Dudhganga river at Yushmarg

Dudhganga river at Yushmarg

Charar-E-Sharief

On return journey, we went to Charar-E-Sherief, which is located 13 km north of Yushmarg. Charar-E-Sharief is considered one of the most sacrosanct Muslim shrines in India. The Shrine of Charar-E-Sharief is approximately 600 years old, popularly known as the “Hazrat Sheikh Noor-ud-Din Wali”.

The whole town of Charar-E-Sharief got burnt down in 1995 during the fierce encounter between Indian troops and Mujahideen. An estimated 800 residential houses, 500 shops and many other non-residential structures were gutted in this fire. However, entire area was reconstructed gradually later on.

Shrine at Charar-E-Shareef

Shrine at Charar-E-Shareef

We were touring on Friday, the prayer day. It was flooded with millions of people. Perhaps myself and my mother were the only Hindu from outside Kashmir present there. But there was no discomfort for us. We sat in the park adjacent to the shrine. My mother being a traditional Bengali lady, was greeted by a family sitting next to us. We conversed in Hindi without any problem. I was allowed to enter the shrine.

There were many persons offering prayer. I was the easiest odd man out. An aged person sitting with small paper packets consisting prasad like items called me. On being asked I told him that I was from Kolkata. He gave me one of such packets and blessed me with heartfelt cordialness. I placed a hundred Rupee note on a plate placed before him and travelled inside the hall of the shrine.

Being the sole Hindu, I did not face any kind of problem whatsoever. I returned to my mother waiting in the outside park, who spent some fine moments while talking to neighbouring ladies. We were more than 2300 km away from our home, but we did not feel so. We realised that humanity prevails upon everything, which can not be limited by religious or political boundary.

Green apples in an apple orchard on way back from Yushmarg

Green apples in an apple orchard on way back from Yushmarg

In the evening we returned to our houseboat at Srinagar. That day went like a flash. Our trip to Kashmir also headed towards an end. Next day, i.e. on 2nd August 2014, we took the afternoon Indigo flight from Srinagar to New Delhi and then the connecting Kolkata flight.

With the blessings of the almighty, we returned to our sweet home at Kolkata in the evening with one of our finest memories of life.

Mr.Sheikh, the owner of houseboat with us, before leaving Srinagar

Mr.Sheikh, the owner of houseboat with us, before leaving Srinagar

8 Comments

  • Uday Baxi says:

    Dear Santanu

    Another very good log with splendid photographs.

    The Youshmarg was refreshing. The Srinagar Golf Club has a very good in-house restaurant. They serve quality “Kahwa” and other Kashmiri dishes. Sitting around the fireplace in the winter, one can enjoy the evening and night life of the city.

    Thanks for sharing. Please convey my regards to your mother too.

    Regards

  • Santanu says:

    Dear Uday,
    Thanks for your compliments. I will try to taste typical Kashmiri dishes in my next visit. My mother also conveyed thanks to you for your continuous encouragement.
    Regards
    Santanu

  • aaliyah says:

    Lovely place and lovely article. Here is my experience about Kashmir…http://xplor-india.com/2014/04/kashmir/

  • Santanu says:

    Dear Aaliyah,
    Thanks for your nice comment and sharing your experience with us.
    Regards
    Santanu

  • Nandan Jha says:

    That is quite a lot of places, for a single log as well as for the days you were there. This talks a lot of your own perseverance and more than that, your Moms. But I was surprised to see you on a Pony again :-).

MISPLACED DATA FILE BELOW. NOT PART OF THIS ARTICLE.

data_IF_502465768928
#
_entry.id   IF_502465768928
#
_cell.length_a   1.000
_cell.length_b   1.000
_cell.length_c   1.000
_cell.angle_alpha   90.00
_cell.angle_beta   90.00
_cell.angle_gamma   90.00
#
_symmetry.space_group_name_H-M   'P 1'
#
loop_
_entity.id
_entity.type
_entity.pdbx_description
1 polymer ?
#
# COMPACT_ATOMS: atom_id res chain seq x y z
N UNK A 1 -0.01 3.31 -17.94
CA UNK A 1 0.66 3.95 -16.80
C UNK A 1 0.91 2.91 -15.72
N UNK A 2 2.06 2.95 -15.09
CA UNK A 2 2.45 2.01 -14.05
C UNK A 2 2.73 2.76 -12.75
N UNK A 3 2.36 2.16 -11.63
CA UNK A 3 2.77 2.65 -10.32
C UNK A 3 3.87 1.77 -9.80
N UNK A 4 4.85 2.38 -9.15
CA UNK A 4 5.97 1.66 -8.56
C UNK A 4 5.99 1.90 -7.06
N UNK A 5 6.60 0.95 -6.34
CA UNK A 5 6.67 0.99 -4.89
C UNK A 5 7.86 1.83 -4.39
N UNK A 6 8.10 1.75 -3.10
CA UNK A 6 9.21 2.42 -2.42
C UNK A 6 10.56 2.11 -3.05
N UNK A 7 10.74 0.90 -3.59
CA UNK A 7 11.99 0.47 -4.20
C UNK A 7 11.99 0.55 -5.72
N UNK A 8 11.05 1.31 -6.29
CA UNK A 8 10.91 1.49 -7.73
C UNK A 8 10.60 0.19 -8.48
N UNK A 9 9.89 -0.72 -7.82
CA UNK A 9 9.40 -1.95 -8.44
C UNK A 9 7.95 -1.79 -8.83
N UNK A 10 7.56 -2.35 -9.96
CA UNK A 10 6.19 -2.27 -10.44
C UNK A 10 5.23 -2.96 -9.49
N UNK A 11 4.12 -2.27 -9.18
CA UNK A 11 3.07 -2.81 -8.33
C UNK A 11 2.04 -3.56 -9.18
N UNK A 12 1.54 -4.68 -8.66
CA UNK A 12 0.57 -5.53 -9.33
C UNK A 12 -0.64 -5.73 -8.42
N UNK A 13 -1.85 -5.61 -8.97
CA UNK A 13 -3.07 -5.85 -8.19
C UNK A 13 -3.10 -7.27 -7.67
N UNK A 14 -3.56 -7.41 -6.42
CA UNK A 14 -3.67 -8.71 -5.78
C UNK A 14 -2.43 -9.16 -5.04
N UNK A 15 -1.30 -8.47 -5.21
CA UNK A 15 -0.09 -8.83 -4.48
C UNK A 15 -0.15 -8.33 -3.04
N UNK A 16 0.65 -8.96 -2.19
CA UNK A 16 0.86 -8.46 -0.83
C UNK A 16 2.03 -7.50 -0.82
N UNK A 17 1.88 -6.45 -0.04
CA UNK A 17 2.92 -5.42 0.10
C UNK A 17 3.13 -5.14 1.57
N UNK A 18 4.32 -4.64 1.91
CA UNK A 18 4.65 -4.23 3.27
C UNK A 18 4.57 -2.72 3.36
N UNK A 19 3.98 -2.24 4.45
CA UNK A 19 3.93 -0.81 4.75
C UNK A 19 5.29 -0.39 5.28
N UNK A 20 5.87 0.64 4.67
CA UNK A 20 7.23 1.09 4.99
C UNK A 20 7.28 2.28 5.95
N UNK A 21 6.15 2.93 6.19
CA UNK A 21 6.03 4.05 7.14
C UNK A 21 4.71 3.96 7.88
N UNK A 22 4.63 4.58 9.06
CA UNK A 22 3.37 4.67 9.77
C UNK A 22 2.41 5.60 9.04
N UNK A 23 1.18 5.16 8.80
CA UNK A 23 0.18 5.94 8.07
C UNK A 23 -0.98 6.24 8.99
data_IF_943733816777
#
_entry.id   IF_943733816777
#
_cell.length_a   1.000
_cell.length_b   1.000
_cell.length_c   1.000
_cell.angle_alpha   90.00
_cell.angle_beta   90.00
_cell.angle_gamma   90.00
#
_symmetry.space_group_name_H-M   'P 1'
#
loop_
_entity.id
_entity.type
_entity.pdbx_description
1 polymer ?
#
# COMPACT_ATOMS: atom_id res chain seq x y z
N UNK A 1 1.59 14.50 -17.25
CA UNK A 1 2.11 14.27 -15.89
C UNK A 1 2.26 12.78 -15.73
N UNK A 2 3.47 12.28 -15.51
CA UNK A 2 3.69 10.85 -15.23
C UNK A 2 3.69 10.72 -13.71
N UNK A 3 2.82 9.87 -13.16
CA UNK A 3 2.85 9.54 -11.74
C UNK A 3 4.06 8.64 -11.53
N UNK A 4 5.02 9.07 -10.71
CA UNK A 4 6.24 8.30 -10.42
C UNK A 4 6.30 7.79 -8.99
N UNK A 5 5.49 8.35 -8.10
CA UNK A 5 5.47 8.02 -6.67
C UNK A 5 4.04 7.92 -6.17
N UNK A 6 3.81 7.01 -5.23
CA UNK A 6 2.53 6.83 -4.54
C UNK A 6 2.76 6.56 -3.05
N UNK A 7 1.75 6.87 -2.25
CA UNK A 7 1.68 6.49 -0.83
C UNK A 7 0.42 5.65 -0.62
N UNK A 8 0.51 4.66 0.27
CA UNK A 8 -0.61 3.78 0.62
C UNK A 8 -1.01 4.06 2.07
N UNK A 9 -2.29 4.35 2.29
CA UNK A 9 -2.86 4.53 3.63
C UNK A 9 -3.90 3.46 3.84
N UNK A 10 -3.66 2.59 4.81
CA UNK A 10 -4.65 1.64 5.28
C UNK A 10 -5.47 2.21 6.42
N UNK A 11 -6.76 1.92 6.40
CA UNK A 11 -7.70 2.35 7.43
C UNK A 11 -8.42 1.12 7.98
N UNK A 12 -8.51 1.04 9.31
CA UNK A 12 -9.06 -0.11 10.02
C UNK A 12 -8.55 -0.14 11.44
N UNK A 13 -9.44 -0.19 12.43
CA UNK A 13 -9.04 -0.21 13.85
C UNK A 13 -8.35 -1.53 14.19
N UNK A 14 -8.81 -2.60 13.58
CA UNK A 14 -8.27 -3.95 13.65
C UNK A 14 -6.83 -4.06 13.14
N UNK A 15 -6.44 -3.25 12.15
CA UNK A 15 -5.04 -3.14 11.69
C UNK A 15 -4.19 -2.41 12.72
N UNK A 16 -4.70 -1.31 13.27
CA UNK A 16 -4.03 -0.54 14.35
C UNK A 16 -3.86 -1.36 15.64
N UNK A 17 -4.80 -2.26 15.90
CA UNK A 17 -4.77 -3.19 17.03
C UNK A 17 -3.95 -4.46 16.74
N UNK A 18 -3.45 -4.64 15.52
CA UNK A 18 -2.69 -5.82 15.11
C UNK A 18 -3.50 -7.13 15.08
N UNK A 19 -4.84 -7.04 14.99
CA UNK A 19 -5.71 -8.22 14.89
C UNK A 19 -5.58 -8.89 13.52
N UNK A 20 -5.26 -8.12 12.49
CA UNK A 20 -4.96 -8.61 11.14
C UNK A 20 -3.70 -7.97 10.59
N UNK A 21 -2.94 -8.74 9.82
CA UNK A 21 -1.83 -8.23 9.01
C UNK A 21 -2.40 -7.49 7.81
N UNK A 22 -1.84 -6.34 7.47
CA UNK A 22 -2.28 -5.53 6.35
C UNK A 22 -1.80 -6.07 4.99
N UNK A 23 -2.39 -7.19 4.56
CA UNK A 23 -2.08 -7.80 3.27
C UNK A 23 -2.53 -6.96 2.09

I believe Srinagar has a lot of Gardens, and all are at a big scale. With mountains all around and if it is adjoining the Lake (Pari Mahal) then it must be one heavenly experience, to be there. There is a similar 7-level/7-terraced garden near Chandigarh (Pinjore), my guess is that the inspiration must have been the one in Srinagar. I could see some folks in the water-body, is that allowed ?

    The house boat looks royal, just like the name and its owner.

    Your observations around young couples and your experience of being the lone Hindu but being at-ease is a matter of great pride for all Indians. I have said it so many times, but let me put this plug again. Our underlying thought behind Ghumakkar is peace. Traveling gives you a window to observe people who are unlike you closely and gives you the perspective to appreciate and understand them better. The chances of wrong-information influencing is less because you see from your own eyes that the global principles of love and brotherhood are common across all.

    Traveling builds tolerance and tolerance builds peace, one trip at a time.

  • Santanu says:

    Dear Nandan,

    Thanks for your well versed analysis. Your realisation of the society and the world around you and putting it down into your own words, are of highest standard. Drawing reference to the Pinjore gardens is a good point to mention, which you did so nicely.

    Now coming to the trip : Yes the trip was moderately long. But my mother was provided with comfort and good hospitality, which kept her fresh. The houseboat was royal indeed. I can still remember, quality of furniture in the houseboat was awe arising.

    At Yushmarg, immediately after getting down from car, I was of no idea how was the condition of the way to Dudhganga. So I took a ponny, the ponny-walla acted as a guide for free.

    Our trip coincided with the Id. Environment at Srinagar and other places was full of festivity, just like Durga Puja time in Kolkata. So we saw lot of children playing and bathing in the fountains in many garden. Overall, our trip was absolutely memorable.

    Regards
    Santanu

  • Bhaskar Sengupta says:

    Dear Santanu,
    Your narration and photographs are so vivid & descriptive,again it reminds me of that virtual travel.
    Keep on writing,my friend,really enjoyed.

    Thanks,

    Bhaskar

  • Santanu says:

    Dear Bhaskar,
    Your ever flowing inspiration is a great asset in my personal balance sheet. Thanks for the encouragement and appreciation.
    Regards
    Santanu